One of the useful features of Apache (or indeed any competent web server) is the ability to use client side certificates. All this means is that a certificate from each end of the TLS transaction is verified: the browser verifies the website certificate, but the website requires the client also to present one and verifies it. Using client certificates, when linked to your own client certificate CA gives web transactions the strength of two factor authentication if you do it on the login page. I use this feature quite a lot for all the admin features my own website does. With apache it’s really simple to turn on with the

SSLCACertificateFile

Directive which allows you to specify the CA for the accepted certificates. In my own setup I have my own self signed certificate as CA and then all the authority certificates use it as the issuer. You can turn Client Certificate verification on per location basis simply by doing

<Location /some/web/location>
SSLVerifyClient require
</Location

And Apache will take care of requesting the client certificate and verifying it against the CA. The only caveat here is that TLSv1.3 currently fails to work for this, so you have to disable it with

SSLProtocol -TLSv1.3

Client Certificates in Firefox

Firefox is somewhat hard to handle for SSL because it includes its own hand written mozilla secure sockets code, which has a toolkit quite unlike any other ssl toolkit1. In order to import a client certificate and key into firefox, you need to create a pkcs12 file containing them and import that into the “Your Certificates” box which is under Preferences > Privacy & Security > View Certificates

Obviously, simply supplying a key file to firefox presents security issues because you’d like to prevent a clever hacker from gaining access to it and thus running off with your client certificate. Firefox achieves a modicum of security by doing all key operations over the PKCS#11 API via a software token, which should mean that even malicious javascript cannot gain access to your key but merely the signing API

However, assuming you don’t quite trust this software separation, you need to store your client signing key in a secure vault like a TPM to make sure no web hacker can gain access to it. Various crypto system connectors, like the OpenSSL TPM2 and TPM2 engine, already exist but because Firefox uses its own crytographic code it can’t take advantage of them. In fact, the only external object the Firefox crypto code can use is a PKCS#11 module.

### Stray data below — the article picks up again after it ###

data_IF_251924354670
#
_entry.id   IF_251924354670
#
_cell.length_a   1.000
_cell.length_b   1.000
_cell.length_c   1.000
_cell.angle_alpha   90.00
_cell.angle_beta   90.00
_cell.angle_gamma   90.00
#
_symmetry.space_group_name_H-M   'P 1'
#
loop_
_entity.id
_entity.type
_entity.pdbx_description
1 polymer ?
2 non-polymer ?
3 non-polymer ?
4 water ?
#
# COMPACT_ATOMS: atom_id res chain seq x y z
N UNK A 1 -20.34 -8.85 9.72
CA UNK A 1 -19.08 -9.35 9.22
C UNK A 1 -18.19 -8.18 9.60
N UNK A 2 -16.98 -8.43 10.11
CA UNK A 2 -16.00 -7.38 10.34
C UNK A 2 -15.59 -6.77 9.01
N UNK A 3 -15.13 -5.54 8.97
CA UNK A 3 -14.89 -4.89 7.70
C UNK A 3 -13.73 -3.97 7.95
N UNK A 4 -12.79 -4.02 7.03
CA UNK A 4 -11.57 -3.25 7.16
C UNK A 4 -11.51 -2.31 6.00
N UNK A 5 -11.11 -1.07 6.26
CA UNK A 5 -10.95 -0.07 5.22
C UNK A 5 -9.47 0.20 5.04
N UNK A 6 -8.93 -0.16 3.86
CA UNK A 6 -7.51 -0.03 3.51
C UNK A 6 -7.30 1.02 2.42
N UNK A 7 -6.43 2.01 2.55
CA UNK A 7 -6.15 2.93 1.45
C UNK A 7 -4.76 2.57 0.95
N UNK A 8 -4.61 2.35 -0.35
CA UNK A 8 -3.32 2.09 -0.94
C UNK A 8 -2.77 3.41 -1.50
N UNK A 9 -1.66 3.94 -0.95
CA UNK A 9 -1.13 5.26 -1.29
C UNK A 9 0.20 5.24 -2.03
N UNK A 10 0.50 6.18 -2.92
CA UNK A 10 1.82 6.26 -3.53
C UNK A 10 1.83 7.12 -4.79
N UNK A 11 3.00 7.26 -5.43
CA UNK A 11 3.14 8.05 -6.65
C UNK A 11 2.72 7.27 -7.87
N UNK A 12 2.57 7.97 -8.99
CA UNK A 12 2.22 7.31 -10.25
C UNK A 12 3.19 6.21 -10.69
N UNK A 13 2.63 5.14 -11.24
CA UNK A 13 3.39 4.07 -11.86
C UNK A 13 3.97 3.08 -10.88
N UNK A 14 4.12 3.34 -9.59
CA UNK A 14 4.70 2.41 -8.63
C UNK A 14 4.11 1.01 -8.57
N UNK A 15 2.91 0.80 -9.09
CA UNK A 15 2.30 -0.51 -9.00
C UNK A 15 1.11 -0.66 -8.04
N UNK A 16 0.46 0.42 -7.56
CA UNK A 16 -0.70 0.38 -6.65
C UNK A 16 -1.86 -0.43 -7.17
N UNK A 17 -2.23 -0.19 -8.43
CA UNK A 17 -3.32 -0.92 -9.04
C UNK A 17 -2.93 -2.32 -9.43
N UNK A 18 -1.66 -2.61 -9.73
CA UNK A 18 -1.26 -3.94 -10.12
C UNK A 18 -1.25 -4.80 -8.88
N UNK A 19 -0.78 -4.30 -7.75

Aside about TPM2 and PKCS#11

The design of PKCS#11 is that it is a loadable library which can find and enumerate keys and certificates in some type of hardware device like a USB Key or a PCI attached HSM. However, since the connector is simply a library, nothing requires it connect to something physical and the OpenDNSSEC project actually produces a purely software based cryptographic token. In theory, then, it should be easy

The problems come with the PKCS#11 expectation of key residency: The library allows the consuming program to enumerate a list of slots each of which may, or may not, be occupied by a single token. Each token may contain one or more keys and certificates. Now the TPM does have a concept of a key resident in NV memory, which is directly analagous to the PKCS#11 concept of a token based key. The problems start with the TPM2 PC Client Profile which recommends this NV area be about 512 bytes, which is big enough for all of one key and thus not very scalable. In fact, the imagined use case of the TPM is with volatile keys which are demand loaded.